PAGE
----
On May 22nd, he eventually reached Camp 4, the last camp before the summit. But Alee’s oxygen cylinder began giving him trouble. The regulator had broken down and venturing any further was going to be dangerous.
“This was the toughest decision of my life,” he says. “But eventually I chose my life.”
All around him he found chaos. “It was like a death race to reach the top. People had no humanity or emotion,” he says. At several points during his descent, having run out of water, he began asking people for help. “But nobody gave me any. They all looked like they were ready to kill themselves for the summit,” he says.
The Everest of real was very different from what he had imagined. “Having been here, I know what it is all about now—it’s a cash game. You don’t need to be a mountaineer. Pay the money and you can get a permit and a Sherpa to take you to the top,” he says.
Less than a week before Alee began his descent, another Indian climber, a Dehradun- based former software engineer, Ameesha Chauhan, was making her way beyond Camp 4. She had climbed the peak all night with her guide, leaving Camp 4 at 7.30 pm, and was now at 8 am, just two hours away from the summit, when her guide asked her to return. His cylinder had run out of oxygen and she was fast losing hers as well. “I told him I would do the rest of the journey myself. But that was dangerous because it was possible I wouldn’t have enough oxygen to descend from the summit,” recalls Chauhan, currently recuperating in a hospital in Delhi, the toes in her left foot having developed frostbite.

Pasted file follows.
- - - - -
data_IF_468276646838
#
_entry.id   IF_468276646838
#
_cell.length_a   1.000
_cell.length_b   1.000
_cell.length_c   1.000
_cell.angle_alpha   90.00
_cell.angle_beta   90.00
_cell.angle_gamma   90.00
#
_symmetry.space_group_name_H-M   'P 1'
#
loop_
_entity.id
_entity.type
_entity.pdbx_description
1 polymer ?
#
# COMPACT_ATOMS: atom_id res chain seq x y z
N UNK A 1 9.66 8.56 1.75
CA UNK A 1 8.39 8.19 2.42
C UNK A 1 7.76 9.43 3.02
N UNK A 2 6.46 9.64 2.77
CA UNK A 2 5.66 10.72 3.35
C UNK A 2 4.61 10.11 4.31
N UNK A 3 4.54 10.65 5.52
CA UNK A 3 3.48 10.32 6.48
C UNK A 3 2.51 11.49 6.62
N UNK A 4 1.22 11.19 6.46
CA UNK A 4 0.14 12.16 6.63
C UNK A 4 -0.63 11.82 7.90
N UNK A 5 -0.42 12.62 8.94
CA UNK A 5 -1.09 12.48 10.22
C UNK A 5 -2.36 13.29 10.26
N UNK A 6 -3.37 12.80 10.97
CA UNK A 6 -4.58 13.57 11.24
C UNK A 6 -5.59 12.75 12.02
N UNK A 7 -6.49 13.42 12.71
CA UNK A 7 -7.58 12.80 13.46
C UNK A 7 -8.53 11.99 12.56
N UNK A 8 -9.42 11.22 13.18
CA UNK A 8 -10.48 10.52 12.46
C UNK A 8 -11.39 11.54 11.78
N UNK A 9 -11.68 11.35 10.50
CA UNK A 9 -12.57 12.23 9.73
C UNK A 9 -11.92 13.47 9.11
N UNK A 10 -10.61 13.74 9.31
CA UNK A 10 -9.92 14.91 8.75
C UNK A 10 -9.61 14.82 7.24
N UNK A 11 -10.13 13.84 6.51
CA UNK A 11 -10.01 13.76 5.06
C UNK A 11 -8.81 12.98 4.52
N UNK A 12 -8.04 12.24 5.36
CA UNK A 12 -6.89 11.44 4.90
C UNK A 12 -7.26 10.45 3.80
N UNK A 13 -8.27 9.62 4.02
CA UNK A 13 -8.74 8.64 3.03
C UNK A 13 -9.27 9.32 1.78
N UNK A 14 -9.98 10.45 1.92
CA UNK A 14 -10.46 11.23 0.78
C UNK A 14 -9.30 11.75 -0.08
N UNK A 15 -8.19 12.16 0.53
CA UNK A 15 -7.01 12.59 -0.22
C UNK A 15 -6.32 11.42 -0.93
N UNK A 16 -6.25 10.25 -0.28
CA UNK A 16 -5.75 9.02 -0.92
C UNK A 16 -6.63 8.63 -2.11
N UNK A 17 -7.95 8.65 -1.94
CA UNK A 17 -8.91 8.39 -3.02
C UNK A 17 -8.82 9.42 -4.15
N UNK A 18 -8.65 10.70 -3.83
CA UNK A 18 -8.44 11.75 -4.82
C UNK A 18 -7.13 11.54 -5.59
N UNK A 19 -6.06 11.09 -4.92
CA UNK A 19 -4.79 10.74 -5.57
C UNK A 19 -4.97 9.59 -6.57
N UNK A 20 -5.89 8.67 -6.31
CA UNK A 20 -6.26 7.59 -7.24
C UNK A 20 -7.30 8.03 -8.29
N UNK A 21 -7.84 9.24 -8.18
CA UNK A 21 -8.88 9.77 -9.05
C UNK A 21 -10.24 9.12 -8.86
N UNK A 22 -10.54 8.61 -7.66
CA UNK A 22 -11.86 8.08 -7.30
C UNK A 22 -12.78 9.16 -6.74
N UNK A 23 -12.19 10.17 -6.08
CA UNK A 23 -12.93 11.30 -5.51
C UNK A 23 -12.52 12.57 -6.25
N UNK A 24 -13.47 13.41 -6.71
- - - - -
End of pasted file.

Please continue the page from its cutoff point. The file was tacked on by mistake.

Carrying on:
Chauhan and her guide began to descend. But her guide had by then turned near blind (he was suffering from snow blindness, where one temporarily loses vision due to overexposure to the sun’s UV rays). She was near-delirious and exhausted and was now leading her guide. She was also hungry (she had gone without food since the previous night) and soon ran out of water. After a point, she began to eat snow to quench her thirst and then a little later, too exhausted, began to slide her way down the peak. “I really thought I wouldn’t survive that day,” she says.
She managed to find some help at Camp 3 eventually and reached the next camp by that night. There she learnt, two other people from her group had perished climbing the peak.
After a few days of rest, she was back trying to climb the peak again. On May 22nd, she saw her first dead body. It lay tethered to a rope as two Sherpa guides tried to identify it. The next day, she saw another dead body tethered again to a rope. The summit now lay within touching distance. It was nearly 8 in the morning. But a crowd had already gathered at the summit before her. But this time it was not as bad as the human traffic jam of the day before.